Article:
Michael Andreasen’s surreal short story collection, The Sea Beast Takes a Lover, just hit shelves, but it’s already getting tons of buzz from places like Publisher’s Weekly and the Chicago Review of Books. One of our Inventory Managers, Raul, calls it “Magnificent, enchanting, and full of literary verve.” Check out Andreasen’s answers to The BookPeople Questionnaire below.
BP: What are you reading these days?
MA: I’m always cheating on books with other books. Right now I’m juggling Helen Oyeyemi’s What Is Not Yours Is Not Yours, Kim O’Neil’s Fever Dogs, and Max Winter’s Exes. They are all simultaneously blowing me away (hence the cheating). I also cannot wait to get my grubby mitts on Ramona Ausubel’s Awayland.
BP: What books did you love as a child?
MA: Literally any musty paperback on the Sci-fi / Fantasy carousel at the Millard Public Library in Omaha.
BP: What’s the best thing about writing?
MA: The invention process, before the walls close in, before you can even see the walls. You’re building a world out of nothing, and literally anything is possible. Few excitements can compare to that excitement.
BP: What’s the hardest thing about writing?
MA: Knowing when to stop editing. I still don’t know. I never know.
BP: What’s your favorite word?
MA: I keep a running list on my phone and add to it regularly. Recent entries include: array, shifty, stateside, dwimmer, flummox, and cunning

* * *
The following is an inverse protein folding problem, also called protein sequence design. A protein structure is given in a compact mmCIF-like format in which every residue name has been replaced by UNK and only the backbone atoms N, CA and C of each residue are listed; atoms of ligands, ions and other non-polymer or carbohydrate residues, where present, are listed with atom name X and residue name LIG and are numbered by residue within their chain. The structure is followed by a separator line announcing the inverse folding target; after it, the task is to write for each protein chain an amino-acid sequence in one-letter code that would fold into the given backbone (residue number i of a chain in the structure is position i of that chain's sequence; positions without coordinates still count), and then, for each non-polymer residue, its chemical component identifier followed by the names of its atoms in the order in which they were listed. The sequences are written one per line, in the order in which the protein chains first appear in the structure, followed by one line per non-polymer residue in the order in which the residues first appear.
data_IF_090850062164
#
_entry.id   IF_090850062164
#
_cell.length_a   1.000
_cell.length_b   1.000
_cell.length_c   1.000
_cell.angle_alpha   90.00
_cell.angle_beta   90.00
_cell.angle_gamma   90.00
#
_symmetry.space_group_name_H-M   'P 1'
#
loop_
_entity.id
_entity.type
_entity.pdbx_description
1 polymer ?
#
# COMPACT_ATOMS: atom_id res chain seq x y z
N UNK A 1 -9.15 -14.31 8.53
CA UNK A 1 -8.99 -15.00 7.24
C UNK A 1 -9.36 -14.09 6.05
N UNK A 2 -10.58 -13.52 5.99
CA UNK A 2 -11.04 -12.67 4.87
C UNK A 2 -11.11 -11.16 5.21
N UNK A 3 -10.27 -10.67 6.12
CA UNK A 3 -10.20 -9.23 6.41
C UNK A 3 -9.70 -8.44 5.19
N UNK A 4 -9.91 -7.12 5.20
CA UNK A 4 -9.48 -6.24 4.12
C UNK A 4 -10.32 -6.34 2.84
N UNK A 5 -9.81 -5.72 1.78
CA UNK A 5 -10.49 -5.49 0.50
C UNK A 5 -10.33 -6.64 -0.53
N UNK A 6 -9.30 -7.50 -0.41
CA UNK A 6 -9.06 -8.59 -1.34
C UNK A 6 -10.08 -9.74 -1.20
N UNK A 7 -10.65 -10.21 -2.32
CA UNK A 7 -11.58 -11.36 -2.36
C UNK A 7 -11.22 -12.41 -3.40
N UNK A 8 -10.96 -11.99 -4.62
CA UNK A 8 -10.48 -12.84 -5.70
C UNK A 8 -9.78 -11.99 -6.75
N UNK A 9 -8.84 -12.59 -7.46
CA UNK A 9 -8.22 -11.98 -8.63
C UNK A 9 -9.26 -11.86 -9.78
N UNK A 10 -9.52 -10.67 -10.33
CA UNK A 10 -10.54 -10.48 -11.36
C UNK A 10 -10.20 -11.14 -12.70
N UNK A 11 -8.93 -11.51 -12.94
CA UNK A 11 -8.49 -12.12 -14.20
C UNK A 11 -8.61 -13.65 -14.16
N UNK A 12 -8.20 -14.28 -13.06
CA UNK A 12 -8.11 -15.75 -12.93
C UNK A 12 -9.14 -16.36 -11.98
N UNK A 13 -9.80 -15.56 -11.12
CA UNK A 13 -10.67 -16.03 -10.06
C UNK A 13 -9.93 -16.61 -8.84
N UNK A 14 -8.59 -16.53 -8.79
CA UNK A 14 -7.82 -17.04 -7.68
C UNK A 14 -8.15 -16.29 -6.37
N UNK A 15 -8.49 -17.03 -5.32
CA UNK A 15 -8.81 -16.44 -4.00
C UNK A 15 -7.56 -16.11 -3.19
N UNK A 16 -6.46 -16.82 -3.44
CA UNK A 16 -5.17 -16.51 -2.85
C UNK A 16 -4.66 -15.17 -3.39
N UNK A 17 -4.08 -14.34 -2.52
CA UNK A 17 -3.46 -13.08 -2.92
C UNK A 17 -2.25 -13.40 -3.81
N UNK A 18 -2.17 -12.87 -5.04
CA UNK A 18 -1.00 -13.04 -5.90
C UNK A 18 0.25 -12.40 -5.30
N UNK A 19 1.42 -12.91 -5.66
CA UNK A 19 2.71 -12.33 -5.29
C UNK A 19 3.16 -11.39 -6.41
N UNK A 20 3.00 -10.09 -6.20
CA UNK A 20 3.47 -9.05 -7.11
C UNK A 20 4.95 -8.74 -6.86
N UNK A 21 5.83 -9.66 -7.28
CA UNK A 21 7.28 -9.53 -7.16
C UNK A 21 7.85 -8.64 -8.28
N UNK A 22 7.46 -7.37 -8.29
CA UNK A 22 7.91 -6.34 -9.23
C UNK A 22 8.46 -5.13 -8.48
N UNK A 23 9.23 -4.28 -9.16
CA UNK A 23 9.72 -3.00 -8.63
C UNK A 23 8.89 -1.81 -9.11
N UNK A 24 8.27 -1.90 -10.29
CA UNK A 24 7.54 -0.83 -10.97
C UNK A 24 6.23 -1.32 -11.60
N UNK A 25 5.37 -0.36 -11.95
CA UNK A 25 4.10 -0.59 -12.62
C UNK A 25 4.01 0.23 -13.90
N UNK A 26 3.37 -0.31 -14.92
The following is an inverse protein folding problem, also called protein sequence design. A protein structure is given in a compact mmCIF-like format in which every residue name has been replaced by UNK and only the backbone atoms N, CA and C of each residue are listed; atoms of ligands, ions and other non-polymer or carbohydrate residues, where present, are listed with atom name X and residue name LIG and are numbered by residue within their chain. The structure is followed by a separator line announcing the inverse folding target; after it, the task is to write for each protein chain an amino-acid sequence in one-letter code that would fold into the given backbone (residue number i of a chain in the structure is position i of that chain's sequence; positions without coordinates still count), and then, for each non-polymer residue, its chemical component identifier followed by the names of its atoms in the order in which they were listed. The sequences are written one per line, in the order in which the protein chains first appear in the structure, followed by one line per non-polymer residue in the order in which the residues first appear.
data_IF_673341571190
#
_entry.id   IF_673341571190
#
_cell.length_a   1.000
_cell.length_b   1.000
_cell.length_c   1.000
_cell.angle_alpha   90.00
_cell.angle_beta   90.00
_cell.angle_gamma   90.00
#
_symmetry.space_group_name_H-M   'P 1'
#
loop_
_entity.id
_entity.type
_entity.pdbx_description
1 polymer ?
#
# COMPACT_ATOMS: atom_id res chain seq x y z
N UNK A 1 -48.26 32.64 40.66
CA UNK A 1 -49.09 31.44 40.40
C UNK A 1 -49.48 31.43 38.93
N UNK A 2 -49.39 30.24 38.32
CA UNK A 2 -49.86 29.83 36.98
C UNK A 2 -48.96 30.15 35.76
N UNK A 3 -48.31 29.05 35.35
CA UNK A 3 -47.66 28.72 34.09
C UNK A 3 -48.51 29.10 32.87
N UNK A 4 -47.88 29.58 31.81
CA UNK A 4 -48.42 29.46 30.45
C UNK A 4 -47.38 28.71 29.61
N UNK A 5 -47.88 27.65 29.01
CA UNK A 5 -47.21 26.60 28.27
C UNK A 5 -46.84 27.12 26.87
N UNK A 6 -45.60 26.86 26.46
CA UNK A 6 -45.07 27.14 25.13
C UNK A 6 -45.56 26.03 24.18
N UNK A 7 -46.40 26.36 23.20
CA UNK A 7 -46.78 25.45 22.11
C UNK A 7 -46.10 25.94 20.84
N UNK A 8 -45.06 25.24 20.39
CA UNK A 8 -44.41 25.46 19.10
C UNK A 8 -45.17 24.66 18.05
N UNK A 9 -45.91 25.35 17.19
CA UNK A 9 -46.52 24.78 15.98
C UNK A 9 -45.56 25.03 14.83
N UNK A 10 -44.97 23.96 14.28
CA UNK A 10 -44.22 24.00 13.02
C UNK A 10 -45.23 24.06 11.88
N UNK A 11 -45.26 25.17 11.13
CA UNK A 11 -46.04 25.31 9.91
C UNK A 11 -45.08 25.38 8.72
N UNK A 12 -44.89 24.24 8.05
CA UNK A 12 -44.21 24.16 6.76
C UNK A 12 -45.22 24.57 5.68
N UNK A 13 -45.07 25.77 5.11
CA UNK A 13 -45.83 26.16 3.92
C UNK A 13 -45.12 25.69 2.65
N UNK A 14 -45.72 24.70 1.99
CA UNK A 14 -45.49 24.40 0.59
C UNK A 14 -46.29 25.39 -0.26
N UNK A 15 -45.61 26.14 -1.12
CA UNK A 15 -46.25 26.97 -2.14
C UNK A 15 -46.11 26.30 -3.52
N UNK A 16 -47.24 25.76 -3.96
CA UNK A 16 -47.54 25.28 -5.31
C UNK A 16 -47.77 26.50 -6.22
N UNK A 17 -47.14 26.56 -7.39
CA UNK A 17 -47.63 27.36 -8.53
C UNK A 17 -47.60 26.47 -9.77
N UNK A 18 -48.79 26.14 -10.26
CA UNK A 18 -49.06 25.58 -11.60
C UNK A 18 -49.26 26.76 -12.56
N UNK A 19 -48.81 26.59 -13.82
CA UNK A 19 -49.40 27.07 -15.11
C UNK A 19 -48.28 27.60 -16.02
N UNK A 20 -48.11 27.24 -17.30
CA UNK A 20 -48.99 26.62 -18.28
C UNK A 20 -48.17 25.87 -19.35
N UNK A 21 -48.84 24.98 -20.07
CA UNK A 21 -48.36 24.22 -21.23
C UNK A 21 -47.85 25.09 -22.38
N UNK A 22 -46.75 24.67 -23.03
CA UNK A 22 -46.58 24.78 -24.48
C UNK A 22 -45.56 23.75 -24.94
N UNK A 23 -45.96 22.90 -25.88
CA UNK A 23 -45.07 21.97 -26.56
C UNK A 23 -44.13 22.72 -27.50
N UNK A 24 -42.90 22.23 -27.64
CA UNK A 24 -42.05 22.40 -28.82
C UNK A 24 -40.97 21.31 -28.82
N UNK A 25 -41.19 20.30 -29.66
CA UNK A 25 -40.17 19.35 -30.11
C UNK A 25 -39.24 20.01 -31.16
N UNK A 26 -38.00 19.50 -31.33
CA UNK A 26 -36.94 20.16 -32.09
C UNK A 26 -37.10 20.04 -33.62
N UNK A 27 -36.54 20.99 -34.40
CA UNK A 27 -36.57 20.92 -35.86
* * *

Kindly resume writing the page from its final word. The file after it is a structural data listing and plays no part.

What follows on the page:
BP: What’s a sentence you’ve loved and remembered from a book?
MA: Thanks to our current political whatever-the-hell-you-call-this, I keep coming back to a line from George Saunders’ essay “The Brain-Dead Megaphone”: “In the beginning, there’s a blank mind. Then that mind gets an idea in it, and the trouble begins, because the mind mistakes the idea with the world.” Saunders is talking about the run up to the 2003 invasion of Iraq, but every day I see minds reacting this way – including my own – and it’s more than a little terrifying. On the fiction side, there’s a line from Richard Brautigan’s The Hawkline Monster that’s always stuck with me. While describing a frontier town known for its horses, he writes: “A politician once came all the way from La Grande to look at those horses. It was even rumored that the governor of Oregon had heard of them.” Not, “The governor of Oregon owned one of those horses,” or even, “The governor of Oregon had heard of the horses,” but, “It was rumored that the governor of Oregon had heard of them.” If a more laughable example of faint praise exists, I haven’t seen it (though it’s possible I am rumored to have seen it).
BP: Do you have any weird writing habits?
MA: I don’t know that it would be considered “weird,” but I like to do at least one crossword puzzle before I start writing. To me it’s kind of like stretching before a run. A good crossword puzzle loosens the mind, forces you to think creatively, to remember obscure names and facts, to come up with words you wouldn’t think of otherwise, all of which are useful when approaching a piece of writing.
BP: Who are your literary influences?
MA: I return to Saunders, Kafka, and Barthelme again and again for inspiration and tutelage. Others include Steven Millhauser, Aimee Bender, Kelly Link, Karen Russell, Sarah Shun-lien Bynum, and Katherine Davis.
BP: What’s your favorite place to write?
MA: Noise for drafting: campuses and coffee shops, anyplace with caffeine and people and energy. Quiet for editing: my bedroom, or a table the Newport Beach Public Library with a view of the ocean.
BP: What would you be doing if you weren’t a writer?
MA: Probably designing bizarre little video games in a basement somewhere.